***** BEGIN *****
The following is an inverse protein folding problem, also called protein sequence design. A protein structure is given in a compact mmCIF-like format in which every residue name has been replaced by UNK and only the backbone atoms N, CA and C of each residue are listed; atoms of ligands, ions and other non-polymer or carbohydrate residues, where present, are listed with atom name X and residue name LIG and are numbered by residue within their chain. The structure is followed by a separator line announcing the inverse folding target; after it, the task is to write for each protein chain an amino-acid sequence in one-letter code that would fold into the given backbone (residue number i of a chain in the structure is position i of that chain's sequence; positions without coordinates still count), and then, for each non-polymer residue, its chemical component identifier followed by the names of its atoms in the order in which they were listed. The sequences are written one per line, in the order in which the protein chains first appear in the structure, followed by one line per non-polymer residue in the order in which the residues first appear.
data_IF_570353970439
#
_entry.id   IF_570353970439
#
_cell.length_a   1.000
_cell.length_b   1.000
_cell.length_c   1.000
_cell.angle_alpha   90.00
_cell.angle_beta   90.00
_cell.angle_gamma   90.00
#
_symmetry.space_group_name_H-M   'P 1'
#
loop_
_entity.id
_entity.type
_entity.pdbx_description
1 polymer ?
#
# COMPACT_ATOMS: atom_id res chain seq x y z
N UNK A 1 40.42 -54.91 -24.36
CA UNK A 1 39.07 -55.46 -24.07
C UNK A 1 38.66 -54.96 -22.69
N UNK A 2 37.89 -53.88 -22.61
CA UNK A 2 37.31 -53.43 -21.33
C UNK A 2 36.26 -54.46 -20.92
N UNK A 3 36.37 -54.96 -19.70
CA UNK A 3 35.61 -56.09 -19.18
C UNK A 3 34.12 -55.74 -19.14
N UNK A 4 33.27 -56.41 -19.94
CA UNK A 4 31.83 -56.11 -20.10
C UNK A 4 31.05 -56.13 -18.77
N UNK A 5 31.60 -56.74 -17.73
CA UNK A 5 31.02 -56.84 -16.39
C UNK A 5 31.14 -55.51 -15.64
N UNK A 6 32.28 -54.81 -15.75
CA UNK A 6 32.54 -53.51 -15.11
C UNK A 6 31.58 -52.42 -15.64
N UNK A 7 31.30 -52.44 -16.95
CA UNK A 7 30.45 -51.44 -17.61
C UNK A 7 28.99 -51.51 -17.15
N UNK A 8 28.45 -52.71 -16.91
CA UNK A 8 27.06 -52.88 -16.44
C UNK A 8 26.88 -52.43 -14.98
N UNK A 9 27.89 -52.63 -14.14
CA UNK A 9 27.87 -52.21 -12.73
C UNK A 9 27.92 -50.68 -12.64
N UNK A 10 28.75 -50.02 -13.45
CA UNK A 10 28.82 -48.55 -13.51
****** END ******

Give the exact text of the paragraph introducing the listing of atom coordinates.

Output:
The following is an inverse protein folding problem, also called protein sequence design. A protein structure is given in a compact mmCIF-like format in which every residue name has been replaced by UNK and only the backbone atoms N, CA and C of each residue are listed; atoms of ligands, ions and other non-polymer or carbohydrate residues, where present, are listed with atom name X and residue name LIG and are numbered by residue within their chain. The structure is followed by a separator line announcing the inverse folding target; after it, the task is to write for each protein chain an amino-acid sequence in one-letter code that would fold into the given backbone (residue number i of a chain in the structure is position i of that chain's sequence; positions without coordinates still count), and then, for each non-polymer residue, its chemical component identifier followed by the names of its atoms in the order in which they were listed. The sequences are written one per line, in the order in which the protein chains first appear in the structure, followed by one line per non-polymer residue in the order in which the residues first appear.